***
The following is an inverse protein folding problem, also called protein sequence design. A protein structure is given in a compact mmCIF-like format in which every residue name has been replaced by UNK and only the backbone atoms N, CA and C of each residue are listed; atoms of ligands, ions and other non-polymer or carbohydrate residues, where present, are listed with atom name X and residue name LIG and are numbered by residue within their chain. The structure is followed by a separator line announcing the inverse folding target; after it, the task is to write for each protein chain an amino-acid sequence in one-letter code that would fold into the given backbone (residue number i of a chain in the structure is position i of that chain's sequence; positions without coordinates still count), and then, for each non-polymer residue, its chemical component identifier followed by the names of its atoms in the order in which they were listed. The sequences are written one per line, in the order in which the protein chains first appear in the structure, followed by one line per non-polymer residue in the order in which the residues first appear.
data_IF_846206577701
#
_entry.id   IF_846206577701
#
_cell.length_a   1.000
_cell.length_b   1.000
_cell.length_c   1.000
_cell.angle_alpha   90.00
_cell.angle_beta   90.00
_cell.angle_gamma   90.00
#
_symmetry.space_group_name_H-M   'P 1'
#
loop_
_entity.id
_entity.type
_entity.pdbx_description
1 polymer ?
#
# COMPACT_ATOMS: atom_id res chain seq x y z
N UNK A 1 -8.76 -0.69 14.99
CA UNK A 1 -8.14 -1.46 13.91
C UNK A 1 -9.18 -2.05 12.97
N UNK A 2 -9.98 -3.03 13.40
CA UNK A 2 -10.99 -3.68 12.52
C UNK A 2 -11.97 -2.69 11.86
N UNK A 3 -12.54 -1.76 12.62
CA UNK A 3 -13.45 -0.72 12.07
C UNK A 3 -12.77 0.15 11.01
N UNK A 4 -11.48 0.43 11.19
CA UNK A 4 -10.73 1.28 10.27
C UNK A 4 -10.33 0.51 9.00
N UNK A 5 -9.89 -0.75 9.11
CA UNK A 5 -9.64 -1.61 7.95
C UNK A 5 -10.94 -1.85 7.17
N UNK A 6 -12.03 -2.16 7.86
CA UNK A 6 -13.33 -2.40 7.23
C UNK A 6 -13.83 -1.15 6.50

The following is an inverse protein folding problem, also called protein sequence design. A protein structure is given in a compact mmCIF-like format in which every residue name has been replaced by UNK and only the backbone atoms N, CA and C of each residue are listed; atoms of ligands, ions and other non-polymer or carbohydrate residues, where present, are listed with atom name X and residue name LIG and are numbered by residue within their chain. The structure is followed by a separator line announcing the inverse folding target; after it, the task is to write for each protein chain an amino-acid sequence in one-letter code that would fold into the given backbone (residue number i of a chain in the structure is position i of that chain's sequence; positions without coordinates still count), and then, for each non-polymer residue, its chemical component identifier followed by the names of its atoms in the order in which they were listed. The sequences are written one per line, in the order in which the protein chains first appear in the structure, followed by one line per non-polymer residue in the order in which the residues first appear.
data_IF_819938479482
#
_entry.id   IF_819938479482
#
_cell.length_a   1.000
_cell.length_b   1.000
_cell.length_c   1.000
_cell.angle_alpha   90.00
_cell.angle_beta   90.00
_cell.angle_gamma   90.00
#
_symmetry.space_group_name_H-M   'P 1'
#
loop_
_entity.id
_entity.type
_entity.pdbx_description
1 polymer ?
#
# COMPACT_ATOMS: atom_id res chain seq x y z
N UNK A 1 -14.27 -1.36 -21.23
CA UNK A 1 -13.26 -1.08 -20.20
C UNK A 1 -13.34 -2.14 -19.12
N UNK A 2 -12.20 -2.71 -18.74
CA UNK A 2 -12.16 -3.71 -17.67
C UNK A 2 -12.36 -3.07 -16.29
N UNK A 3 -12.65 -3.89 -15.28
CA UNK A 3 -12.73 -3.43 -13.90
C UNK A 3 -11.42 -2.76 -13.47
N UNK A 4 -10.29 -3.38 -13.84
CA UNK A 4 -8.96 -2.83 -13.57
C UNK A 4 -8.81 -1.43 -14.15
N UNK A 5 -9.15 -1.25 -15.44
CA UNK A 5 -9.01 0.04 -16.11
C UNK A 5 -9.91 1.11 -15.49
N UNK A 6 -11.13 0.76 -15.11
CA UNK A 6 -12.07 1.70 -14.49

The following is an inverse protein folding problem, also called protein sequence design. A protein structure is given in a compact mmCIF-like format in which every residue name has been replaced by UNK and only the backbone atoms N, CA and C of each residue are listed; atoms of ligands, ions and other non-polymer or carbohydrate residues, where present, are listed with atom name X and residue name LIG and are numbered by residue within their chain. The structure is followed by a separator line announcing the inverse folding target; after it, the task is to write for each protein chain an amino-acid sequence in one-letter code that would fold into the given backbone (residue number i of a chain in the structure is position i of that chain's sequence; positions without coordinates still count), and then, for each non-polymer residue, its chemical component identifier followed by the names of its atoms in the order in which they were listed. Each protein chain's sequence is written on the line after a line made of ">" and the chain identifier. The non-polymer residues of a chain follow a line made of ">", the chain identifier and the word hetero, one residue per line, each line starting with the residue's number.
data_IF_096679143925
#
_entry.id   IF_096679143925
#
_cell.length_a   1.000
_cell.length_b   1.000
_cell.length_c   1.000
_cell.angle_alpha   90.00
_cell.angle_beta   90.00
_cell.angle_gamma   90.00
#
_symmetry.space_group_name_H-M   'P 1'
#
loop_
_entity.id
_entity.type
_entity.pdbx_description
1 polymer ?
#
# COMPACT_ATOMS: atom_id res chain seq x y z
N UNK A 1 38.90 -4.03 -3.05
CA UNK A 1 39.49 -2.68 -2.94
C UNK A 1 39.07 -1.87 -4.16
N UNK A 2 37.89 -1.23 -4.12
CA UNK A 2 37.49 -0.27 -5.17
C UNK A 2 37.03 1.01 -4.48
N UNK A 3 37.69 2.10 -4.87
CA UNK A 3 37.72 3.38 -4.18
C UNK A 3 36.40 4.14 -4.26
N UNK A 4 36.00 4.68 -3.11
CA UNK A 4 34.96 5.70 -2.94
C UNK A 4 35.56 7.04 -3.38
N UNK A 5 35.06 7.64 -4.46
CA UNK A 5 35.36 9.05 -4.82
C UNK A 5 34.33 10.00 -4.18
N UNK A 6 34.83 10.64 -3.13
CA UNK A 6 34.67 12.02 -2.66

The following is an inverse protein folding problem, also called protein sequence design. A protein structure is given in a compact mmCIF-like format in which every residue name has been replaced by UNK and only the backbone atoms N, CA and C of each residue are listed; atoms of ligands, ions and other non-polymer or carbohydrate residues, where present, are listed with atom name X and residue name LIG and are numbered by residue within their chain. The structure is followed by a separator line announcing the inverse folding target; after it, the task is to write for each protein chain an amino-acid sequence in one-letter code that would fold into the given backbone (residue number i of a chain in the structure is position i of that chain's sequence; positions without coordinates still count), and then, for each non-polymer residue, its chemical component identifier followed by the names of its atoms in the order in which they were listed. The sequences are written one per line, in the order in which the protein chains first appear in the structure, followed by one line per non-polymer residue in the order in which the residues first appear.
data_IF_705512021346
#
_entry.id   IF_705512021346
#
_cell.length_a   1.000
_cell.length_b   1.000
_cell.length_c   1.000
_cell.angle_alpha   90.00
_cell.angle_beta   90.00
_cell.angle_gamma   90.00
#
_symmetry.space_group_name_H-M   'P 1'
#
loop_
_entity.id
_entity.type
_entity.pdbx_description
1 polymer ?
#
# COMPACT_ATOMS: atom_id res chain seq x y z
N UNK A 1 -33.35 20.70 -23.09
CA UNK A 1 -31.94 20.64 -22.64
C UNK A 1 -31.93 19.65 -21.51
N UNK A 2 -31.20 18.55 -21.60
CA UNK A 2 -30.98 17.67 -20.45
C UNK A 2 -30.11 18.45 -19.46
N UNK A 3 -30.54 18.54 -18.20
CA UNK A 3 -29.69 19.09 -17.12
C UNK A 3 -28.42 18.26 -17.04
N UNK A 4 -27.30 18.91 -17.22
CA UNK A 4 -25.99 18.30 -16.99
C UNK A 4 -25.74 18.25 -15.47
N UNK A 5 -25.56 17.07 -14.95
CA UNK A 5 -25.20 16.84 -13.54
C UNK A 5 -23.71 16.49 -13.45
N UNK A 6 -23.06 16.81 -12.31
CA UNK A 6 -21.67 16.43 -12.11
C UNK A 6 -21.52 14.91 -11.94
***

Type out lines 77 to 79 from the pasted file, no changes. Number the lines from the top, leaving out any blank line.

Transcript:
CA UNK A 6 -12.07 1.70 -14.49

The following is an inverse protein folding problem, also called protein sequence design. A protein structure is given in a compact mmCIF-like format in which every residue name has been replaced by UNK and only the backbone atoms N, CA and C of each residue are listed; atoms of ligands, ions and other non-polymer or carbohydrate residues, where present, are listed with atom name X and residue name LIG and are numbered by residue within their chain. The structure is followed by a separator line announcing the inverse folding target; after it, the task is to write for each protein chain an amino-acid sequence in one-letter code that would fold into the given backbone (residue number i of a chain in the structure is position i of that chain's sequence; positions without coordinates still count), and then, for each non-polymer residue, its chemical component identifier followed by the names of its atoms in the order in which they were listed. Each protein chain's sequence is written on the line after a line made of ">" and the chain identifier. The non-polymer residues of a chain follow a line made of ">", the chain identifier and the word hetero, one residue per line, each line starting with the residue's number.
data_IF_096679143925